The Toronto Star recently published an article on community response to this matter. Here is the info:

Title: This Toronto Plant Makes Fuel for Ontario Nuclear Reactors. A group of Davenport Neighbours Want It Gone
Author: Winsa, Patty
Publications: The Toronto Star
Date: 16 February 2020
Link: https://www.thestar.com/news/gta/2020/02/16/this-toronto-plant-makes-fuel-for-ontario-nuclear-reactors-a-group-of-davenport-neighbours-want-it-gone.html
Notes: See comments above and article excerpt below – this is worth reading!

Article Excerpt:

Chris Muir can see the roofline of a storage building that houses radioactive uranium dioxide powder from his backyard in Toronto’s west-end.

The building is part of a nondescript plant on Lansdowne Avenue, north of Dupont Street, where more than half the uranium pellets that fuel Ontario’s nuclear reactors are made each year by BWXT Nuclear Energy Canada.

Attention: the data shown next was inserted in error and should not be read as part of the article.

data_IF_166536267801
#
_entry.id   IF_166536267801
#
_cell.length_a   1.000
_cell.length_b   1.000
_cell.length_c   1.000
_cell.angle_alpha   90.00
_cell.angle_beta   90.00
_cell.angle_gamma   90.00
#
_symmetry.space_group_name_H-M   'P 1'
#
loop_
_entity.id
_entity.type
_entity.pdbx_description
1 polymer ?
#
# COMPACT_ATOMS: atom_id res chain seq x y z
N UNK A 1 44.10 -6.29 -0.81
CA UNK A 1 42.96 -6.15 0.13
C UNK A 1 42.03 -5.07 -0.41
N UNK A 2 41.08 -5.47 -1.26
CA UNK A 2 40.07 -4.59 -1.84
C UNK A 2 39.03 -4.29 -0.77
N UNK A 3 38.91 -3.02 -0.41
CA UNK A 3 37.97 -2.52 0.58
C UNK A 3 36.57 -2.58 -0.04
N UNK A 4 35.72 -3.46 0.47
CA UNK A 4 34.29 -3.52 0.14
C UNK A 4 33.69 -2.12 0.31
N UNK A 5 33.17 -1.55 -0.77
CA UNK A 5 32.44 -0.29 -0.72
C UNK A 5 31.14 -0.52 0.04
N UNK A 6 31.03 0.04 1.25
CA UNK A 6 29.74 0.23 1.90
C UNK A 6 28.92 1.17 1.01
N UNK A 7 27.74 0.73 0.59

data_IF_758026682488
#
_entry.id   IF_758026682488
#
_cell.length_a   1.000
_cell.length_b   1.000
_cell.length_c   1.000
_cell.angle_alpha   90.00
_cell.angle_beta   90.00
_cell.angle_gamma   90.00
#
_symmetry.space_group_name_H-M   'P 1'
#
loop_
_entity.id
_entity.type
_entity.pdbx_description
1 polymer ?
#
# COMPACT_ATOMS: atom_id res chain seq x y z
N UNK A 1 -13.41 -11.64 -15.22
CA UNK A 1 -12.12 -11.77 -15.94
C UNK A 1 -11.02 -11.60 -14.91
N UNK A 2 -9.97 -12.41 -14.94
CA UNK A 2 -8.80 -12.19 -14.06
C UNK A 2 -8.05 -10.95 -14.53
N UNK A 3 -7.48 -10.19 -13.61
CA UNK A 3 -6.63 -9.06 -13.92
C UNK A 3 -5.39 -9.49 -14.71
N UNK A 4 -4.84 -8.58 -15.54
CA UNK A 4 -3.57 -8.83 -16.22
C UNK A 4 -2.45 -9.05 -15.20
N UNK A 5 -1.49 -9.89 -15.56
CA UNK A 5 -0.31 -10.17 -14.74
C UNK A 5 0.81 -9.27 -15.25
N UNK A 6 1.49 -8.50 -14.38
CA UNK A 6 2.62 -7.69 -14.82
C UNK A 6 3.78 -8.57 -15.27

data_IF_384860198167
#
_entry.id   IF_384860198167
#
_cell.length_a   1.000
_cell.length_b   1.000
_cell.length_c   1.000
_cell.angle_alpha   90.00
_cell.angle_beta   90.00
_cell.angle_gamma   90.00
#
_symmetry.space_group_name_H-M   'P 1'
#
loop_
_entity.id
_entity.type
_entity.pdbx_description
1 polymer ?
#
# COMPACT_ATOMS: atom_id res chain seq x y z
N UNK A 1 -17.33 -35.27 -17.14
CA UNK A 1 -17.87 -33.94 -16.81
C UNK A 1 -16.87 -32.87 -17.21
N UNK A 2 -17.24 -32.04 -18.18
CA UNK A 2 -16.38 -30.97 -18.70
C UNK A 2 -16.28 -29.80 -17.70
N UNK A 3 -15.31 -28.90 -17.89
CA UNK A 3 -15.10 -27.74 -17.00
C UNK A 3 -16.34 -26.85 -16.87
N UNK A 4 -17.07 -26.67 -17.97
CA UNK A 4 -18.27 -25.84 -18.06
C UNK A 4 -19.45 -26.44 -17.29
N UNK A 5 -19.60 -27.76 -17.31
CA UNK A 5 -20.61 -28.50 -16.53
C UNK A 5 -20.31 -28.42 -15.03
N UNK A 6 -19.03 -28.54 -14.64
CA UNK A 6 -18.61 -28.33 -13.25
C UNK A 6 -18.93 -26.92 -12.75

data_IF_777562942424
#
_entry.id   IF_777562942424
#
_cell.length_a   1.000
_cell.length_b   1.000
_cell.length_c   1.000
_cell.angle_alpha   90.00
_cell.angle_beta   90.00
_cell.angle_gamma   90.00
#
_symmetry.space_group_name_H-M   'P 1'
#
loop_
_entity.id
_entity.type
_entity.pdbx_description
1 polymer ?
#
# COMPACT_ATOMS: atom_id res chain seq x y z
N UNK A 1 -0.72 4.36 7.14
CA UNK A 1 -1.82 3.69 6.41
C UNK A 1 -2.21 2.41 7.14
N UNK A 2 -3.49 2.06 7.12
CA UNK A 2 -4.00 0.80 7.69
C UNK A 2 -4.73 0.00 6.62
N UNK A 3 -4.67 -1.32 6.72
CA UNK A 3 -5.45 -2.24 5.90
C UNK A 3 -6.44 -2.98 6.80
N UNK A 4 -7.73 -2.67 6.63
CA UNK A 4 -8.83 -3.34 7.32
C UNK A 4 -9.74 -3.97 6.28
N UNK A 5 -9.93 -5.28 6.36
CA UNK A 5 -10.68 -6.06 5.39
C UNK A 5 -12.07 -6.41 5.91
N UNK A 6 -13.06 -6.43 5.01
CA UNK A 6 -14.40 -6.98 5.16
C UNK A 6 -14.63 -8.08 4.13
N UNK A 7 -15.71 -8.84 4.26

Muir said he knew the plant was there when he bought his house in 2015, but he is now one of a chorus of community members who are asking the Canadian Nuclear Safety Commission (CNSC) to deny BWXT’s application to renew its licence for 10 years.

He made up his mind at a public information meeting CNSC staff held near the end of January in the Davenport riding.

“It’s their inability to answer some pretty straightforward questions,” said Muir, sitting in the living room of the house he shares with his wife and two kids. “I was like, ‘What happens if there is an accident there?’” he said. “And the answer was, ‘Well there won’t be.’ That’s when I got really scared.”

The Toronto plant has never had an accident. And the nuclear safety commission said testing shows radiation levels in soil and air around the plant are not only far below allowable levels, but even lower than the radiation in our everyday lives, which comes from a variety of sources including the sun as well as the breakdown of radioactive minerals found naturally in rock and soil.